What’s the most satisfying part of being a content creator?

To date, I have influenced and helped millions of people. I love to hear how I have helped them find work and, generally, the more effective professionally and personally. Views, likes and such are very nice, too. The messages I receive from any opportunities to coach people as a result of my content creation are extremely gratifying.

What are you up to currently and what are your long-term career goals?

As an older man (I am 71), I don’t think in terms of long-term goals. I think in terms of legacy. In addition to trying to get everything out of myself that I’ve accumulated in the course of my career, I’m starting to do work on fostering intergenerational connection.

I’ve come to realize how many younger people struggle professionally and personally because I have been siloed into one cohort that rarely reaches out to those older for advice.

Conversely, for those who are older, many are put out to pasture like old horses who did good work and now graze in the fields without purpose to their days. I believe we can create ways to connect that serve both.

What drives you to create content regularly?

Although creating content started as a way of separating myself from my competition, now it is about knowledge transfer and creating a legacy. Whether it is my books and guides, or all the videos, podcasts and articles, although I am healthy now, I don’t know how long I will be.

While I still am, it is important to share everything I know and have experienced so others will have to go through the struggles I did. There is no reason for others to make the mistakes others have before them if it can be avoided.

What’s the most challenging part of being a content creator?

Ideas are cheap and easy. The ability to communicate solutions in a way where the reader, viewer or listener can understand it and be able to act on it is the challenge for me. The Internet gives people many choices for collecting information. But touching them sufficiently to act on it is the challenge.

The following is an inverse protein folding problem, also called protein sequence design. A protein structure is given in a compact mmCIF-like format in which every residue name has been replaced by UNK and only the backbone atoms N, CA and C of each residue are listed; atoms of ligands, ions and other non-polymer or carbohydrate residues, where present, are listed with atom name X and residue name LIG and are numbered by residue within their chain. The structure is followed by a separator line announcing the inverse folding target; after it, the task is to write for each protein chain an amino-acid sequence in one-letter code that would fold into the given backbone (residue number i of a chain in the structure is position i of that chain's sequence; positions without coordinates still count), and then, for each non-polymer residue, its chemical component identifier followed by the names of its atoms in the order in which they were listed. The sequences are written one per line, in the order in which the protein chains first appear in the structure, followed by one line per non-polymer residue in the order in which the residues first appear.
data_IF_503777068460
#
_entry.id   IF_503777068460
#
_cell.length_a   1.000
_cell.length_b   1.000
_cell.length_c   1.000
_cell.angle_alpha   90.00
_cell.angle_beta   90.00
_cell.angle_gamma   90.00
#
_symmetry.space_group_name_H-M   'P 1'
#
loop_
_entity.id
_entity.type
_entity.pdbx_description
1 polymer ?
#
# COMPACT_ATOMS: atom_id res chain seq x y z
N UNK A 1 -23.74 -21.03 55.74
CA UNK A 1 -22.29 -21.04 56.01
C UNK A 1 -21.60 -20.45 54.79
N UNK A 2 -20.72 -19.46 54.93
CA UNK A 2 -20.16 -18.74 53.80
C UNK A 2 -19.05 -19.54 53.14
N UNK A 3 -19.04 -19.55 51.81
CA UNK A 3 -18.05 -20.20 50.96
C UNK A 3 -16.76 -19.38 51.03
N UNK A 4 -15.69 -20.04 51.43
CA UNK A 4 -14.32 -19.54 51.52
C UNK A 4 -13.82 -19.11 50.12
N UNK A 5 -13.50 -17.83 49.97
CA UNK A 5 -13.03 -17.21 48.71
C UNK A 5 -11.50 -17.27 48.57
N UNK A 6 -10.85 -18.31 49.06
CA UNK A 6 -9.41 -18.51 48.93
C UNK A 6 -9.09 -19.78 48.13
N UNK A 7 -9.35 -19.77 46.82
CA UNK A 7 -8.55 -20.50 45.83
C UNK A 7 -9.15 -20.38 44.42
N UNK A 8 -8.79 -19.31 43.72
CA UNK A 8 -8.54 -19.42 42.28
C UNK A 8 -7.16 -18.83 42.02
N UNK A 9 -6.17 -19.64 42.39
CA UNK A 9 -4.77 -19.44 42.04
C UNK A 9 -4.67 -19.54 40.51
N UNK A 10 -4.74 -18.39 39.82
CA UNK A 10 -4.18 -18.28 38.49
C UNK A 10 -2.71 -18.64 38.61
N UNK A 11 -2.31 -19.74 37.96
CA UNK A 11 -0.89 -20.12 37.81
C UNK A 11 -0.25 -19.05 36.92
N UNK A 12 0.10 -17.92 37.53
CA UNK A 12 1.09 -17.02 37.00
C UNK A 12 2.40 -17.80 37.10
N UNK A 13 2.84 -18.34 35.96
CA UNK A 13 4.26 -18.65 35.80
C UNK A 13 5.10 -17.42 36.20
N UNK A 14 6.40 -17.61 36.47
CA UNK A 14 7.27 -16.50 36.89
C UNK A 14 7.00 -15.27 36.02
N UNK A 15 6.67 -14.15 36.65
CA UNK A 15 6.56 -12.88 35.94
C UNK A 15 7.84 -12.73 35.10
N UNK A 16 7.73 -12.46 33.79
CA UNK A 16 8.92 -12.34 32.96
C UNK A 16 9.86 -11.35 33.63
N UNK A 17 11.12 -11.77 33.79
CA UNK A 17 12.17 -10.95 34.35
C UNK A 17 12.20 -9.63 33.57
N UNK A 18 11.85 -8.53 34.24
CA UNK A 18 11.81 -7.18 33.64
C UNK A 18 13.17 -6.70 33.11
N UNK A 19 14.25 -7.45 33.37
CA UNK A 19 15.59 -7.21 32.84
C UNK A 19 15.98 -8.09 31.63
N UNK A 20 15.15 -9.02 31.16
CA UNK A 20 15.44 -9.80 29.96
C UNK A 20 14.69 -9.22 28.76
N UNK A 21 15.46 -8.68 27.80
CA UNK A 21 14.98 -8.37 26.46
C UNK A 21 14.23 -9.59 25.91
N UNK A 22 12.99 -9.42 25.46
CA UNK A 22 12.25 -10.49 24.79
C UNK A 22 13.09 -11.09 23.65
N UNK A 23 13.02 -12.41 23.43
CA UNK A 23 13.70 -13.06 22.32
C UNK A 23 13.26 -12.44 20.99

How do you make sure that you aren’t affected by nasty comments and negative things said about you?

I don’t get many nasty comments but when I do they hurt. I don’t want to be dismissive of people. They may be right and this is the only way they can know of to get her point across. I don’t like it but accept it as a price for being visible.

Malcolm X said, “If you have no critics you'll likely have no success.”  I try to focus on the core message, not the method.

Anything else you would like our audience to know about you!

I help people play big in the world. Too many people living in the United States end their conversations by saying, “Take it easy.” I end my videos and podcasts by saying, “Be great!” Aspiring to greatness has been lost by most people. There is no reason to settle for conformity, homogeneity and mediocrity. I help people aspire to be world-class at whatever they do. I can help you, too.

Why did you start creating content on Tealfeed?

Originally, I started writing for before it became Tealfeed. I wanted to write more for a not exclusively US audience and it fit perfectly with what I wanted to do. It is an easy venue to write for.

How would you want people to remember you?

I want to be remembered as I am now—a knowledgeable loving man who has inspired people to change their lives.

What's success for you and when you would consider yourself to be successful?

I am successful now. I have helped people and changed lives.

Who’s your favorite creator? Why?

There are many great creators in the world. I have had the pleasure of taking classes from Lance Secretan, an international coach and former President of Manpower. His book, “The Spark, The Flame and The Torch” is a wonderful book. His YouTube videos of him speaking to groups are terrific.

The metaphor embedded in the title speaks to what leadership and coaching is about. You help find a voice within someone that combusts into a flame of action so they carry a torch into the world. It is the difference between motivation (lighting a fire underneath someone) vs inspiration (lighting a fire within someone).

To every individual who’s planning to start out as a content creator, what would you like to advise them?

  • Everything starts with courage. It takes someone courageous to be willing to put themselves out there. 
  • Be authentic. Don’t be an imitation of someone else. Be you.
  • Serve others
  • Be Honest
  • Love your audience
  • Find a way to be effective with your efforts by connecting with people and speaking to them so they understand and feel what you have to say.


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Tealfeed Spotlight


Jeff Altman

Few maintain consistency, few remain unique, and fewer are the ones who do both of these right, and earn a spot in Tealfeed Spotlight.